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17

NCCN Guidelines for Patients

®

:

Waldenström’s Macroglobulinemia, Version 1.2017

2

Testing for WM

Imaging tests

A CT of the chest, abdomen, and pelvis is the most

common imaging test for WM.

See Figure 3

. A PET

scan or MRI may only be done in certain situations.

For example, if Bing-Neel syndrome is suspected

you may have an MRI of the brain and spinal cord.

This syndrome is rare and affects the central nervous

system. It is caused by WM.

See Guide 3

.

You will be asked to do certain things before your

imaging test. You may need to stop drinking or eating

for several hours before certain tests. For an MRI,

you will be asked to remove any metal objects (like

jewelry) on your body. Let the doctor know if you

have any metal objects implanted in your body (for

example, artificial joints, stents, or pacemakers) as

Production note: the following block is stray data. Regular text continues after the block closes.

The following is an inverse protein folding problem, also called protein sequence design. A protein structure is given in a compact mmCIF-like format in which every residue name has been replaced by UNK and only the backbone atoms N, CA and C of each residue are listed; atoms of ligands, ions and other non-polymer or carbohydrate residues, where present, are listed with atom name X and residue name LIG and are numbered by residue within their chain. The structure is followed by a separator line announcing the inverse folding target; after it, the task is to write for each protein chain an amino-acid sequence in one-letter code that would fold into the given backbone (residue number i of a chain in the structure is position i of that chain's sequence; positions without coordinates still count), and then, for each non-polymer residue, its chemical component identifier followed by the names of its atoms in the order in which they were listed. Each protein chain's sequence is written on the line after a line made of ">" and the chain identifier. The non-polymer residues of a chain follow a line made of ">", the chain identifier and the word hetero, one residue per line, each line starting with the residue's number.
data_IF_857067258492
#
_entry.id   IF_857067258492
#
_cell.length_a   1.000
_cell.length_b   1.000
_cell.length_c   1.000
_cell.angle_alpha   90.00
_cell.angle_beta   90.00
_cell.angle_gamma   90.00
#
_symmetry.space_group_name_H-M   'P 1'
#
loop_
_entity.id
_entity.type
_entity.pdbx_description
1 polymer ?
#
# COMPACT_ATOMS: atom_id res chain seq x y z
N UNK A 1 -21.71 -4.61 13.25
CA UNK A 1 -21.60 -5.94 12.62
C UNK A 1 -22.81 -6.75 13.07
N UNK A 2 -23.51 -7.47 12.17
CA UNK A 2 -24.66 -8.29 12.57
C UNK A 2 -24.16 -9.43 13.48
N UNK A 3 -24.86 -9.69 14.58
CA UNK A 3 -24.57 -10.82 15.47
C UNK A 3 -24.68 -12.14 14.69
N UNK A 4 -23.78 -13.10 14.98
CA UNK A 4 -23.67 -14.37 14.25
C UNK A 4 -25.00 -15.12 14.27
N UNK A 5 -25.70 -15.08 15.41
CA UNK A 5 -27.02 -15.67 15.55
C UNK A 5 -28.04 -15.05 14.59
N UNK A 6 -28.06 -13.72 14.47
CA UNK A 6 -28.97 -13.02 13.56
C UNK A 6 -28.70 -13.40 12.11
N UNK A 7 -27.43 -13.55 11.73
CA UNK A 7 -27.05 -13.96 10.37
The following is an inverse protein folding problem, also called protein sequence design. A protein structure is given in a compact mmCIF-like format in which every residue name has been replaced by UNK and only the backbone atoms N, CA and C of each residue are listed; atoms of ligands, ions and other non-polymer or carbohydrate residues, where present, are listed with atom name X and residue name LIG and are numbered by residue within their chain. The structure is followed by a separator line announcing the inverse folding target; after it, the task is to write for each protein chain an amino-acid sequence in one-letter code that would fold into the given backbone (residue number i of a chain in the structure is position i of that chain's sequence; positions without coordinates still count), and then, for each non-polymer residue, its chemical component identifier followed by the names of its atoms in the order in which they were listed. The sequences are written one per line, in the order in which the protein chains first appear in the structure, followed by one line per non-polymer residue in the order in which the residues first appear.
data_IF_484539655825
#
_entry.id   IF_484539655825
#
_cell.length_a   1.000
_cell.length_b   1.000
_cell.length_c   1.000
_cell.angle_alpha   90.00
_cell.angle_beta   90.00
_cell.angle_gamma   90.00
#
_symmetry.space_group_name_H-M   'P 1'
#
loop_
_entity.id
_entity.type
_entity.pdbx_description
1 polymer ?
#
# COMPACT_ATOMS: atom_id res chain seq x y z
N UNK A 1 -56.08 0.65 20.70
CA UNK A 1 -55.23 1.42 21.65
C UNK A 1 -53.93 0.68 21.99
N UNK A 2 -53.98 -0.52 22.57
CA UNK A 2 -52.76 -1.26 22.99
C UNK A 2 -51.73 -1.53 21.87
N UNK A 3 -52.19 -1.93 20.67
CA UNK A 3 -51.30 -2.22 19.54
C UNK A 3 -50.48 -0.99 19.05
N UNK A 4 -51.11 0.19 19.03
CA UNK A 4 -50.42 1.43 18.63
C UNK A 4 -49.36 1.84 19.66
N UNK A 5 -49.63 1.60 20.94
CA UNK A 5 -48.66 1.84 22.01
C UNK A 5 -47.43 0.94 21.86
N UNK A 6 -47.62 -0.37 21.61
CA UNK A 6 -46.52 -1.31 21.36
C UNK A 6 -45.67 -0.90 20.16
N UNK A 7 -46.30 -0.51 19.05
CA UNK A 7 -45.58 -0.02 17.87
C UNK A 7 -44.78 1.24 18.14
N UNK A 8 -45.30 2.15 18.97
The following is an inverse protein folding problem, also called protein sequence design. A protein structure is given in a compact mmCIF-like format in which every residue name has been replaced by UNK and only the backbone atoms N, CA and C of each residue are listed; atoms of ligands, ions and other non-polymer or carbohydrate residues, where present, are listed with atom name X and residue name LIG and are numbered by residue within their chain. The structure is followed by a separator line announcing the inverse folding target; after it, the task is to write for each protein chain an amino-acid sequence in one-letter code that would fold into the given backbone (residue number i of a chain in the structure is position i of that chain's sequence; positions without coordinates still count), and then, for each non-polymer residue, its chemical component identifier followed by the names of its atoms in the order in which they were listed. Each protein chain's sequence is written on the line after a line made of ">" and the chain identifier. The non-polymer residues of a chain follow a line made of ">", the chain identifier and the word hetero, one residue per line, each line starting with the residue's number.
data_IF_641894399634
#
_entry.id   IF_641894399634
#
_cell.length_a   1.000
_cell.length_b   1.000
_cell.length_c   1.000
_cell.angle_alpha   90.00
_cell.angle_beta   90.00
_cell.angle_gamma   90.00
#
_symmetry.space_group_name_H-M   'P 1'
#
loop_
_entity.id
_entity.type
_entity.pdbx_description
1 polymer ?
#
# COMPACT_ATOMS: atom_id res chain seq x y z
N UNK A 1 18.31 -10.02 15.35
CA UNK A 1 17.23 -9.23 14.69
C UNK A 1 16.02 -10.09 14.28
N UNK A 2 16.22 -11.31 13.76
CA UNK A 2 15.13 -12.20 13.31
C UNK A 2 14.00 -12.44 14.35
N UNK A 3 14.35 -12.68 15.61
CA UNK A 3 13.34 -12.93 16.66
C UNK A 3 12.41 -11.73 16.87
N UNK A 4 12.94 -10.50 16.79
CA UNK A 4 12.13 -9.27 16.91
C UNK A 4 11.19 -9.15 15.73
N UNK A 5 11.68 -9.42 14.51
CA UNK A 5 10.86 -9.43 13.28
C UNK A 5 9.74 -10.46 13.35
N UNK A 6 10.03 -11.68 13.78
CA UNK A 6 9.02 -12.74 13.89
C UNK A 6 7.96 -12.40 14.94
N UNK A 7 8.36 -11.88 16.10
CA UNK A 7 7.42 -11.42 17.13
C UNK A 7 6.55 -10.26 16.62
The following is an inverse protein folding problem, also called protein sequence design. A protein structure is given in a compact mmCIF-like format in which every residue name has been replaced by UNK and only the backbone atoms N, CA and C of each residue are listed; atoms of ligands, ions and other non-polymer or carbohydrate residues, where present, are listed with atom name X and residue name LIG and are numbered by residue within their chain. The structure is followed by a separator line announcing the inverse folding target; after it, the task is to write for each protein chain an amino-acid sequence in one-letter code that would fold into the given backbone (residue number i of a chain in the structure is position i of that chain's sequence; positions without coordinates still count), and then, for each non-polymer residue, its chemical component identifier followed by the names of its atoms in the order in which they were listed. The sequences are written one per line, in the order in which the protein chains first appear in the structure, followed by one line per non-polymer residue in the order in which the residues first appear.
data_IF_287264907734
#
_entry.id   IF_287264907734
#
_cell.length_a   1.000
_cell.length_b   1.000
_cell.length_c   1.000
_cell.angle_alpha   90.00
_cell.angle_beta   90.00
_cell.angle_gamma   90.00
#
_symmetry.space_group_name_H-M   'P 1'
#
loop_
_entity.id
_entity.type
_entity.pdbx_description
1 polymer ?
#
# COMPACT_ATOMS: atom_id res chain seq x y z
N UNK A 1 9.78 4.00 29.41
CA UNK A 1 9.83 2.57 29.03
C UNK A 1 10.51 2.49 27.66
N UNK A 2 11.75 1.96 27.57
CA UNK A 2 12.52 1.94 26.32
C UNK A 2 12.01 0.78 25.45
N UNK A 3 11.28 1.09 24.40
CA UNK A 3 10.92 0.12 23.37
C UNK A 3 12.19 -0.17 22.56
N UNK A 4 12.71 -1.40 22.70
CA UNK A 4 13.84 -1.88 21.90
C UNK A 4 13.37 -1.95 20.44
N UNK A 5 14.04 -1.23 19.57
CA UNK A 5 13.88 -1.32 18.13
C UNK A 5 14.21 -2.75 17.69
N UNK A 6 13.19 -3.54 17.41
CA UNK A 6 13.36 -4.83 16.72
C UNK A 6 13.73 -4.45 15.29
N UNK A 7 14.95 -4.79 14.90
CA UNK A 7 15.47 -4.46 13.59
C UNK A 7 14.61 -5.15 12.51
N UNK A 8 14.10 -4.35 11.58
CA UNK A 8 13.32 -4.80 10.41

this may also interfere with the MRI.

You will be asked to lie down on a table for an

ultrasound, MRI, CT, or PET. A PET and CT may

be done together. This is called a PET/CT (

p

ositron

e

mission

t

omography

/c

omputed

t

omography)

scan.

This allows your doctors to view the shape and

function of organs and tissues.

Tell the doctor if you are allergic to the dye. The dye

is called contrast. Let the doctor know if you have

any concerns about the machine being used. Ask

questions about the test so you can be prepared.

Keep in mind, you will have to wait for the results.

The pictures made during imaging tests need to be

reviewed by a radiologist.

A radiologist is a doctor

who’s an expert in reading imaging tests.

He or

she will provide your doctors with a report on what

the tests show.

It may take several days to get this

report.

Figure 3

CT scan machine

A CT machine is large and has a

tunnel in the middle. During the

test, you will lie on a table that

moves slowly through the tunnel.